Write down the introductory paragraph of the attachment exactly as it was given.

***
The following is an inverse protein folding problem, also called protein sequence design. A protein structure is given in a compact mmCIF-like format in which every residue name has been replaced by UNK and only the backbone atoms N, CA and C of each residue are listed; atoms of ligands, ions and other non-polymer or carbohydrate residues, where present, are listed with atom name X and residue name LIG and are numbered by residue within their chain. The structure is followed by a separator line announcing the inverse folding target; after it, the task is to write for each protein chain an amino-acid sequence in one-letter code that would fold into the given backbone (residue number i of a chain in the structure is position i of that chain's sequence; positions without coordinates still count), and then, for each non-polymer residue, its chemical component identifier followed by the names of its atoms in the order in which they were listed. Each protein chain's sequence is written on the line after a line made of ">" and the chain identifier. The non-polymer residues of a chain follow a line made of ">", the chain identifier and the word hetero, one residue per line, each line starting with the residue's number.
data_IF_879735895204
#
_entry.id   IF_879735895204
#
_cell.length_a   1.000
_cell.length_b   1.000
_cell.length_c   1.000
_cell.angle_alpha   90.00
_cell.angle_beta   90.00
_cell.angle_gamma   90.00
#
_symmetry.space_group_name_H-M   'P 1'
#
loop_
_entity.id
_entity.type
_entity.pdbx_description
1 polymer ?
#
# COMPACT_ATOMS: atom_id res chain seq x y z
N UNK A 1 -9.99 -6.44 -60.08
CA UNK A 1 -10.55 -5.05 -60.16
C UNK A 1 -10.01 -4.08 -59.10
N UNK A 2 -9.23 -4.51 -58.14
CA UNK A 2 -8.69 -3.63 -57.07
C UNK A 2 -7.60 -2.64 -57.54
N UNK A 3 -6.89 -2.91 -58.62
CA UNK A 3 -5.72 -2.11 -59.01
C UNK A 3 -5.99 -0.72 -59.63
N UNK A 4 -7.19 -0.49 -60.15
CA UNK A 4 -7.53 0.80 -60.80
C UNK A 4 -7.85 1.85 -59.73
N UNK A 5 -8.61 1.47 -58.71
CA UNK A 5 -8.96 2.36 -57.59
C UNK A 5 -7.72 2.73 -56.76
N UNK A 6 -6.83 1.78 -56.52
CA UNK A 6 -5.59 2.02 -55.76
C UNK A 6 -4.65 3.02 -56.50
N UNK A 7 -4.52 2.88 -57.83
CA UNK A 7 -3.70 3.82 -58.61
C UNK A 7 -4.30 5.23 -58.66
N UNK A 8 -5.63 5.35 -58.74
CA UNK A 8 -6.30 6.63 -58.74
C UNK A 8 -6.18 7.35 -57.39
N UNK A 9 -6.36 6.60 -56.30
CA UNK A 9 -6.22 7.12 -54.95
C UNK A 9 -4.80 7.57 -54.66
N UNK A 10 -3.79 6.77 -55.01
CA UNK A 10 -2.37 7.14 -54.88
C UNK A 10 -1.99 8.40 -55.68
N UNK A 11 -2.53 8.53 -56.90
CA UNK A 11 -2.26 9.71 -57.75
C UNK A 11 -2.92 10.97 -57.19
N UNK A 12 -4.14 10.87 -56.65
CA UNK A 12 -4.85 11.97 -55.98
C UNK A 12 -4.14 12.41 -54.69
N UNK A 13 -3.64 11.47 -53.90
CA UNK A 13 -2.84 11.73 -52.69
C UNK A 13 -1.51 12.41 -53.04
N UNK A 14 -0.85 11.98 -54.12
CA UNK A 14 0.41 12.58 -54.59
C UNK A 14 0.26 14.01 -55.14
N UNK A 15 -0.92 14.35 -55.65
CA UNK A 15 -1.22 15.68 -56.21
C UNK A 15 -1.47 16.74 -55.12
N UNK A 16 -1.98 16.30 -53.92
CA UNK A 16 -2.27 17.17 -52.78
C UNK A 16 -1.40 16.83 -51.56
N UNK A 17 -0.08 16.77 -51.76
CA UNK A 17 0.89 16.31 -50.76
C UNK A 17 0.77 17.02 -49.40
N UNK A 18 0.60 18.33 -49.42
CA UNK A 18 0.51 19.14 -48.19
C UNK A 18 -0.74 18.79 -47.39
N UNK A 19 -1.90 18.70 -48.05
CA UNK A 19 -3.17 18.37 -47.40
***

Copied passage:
The following is an inverse protein folding problem, also called protein sequence design. A protein structure is given in a compact mmCIF-like format in which every residue name has been replaced by UNK and only the backbone atoms N, CA and C of each residue are listed; atoms of ligands, ions and other non-polymer or carbohydrate residues, where present, are listed with atom name X and residue name LIG and are numbered by residue within their chain. The structure is followed by a separator line announcing the inverse folding target; after it, the task is to write for each protein chain an amino-acid sequence in one-letter code that would fold into the given backbone (residue number i of a chain in the structure is position i of that chain's sequence; positions without coordinates still count), and then, for each non-polymer residue, its chemical component identifier followed by the names of its atoms in the order in which they were listed. Each protein chain's sequence is written on the line after a line made of ">" and the chain identifier. The non-polymer residues of a chain follow a line made of ">", the chain identifier and the word hetero, one residue per line, each line starting with the residue's number.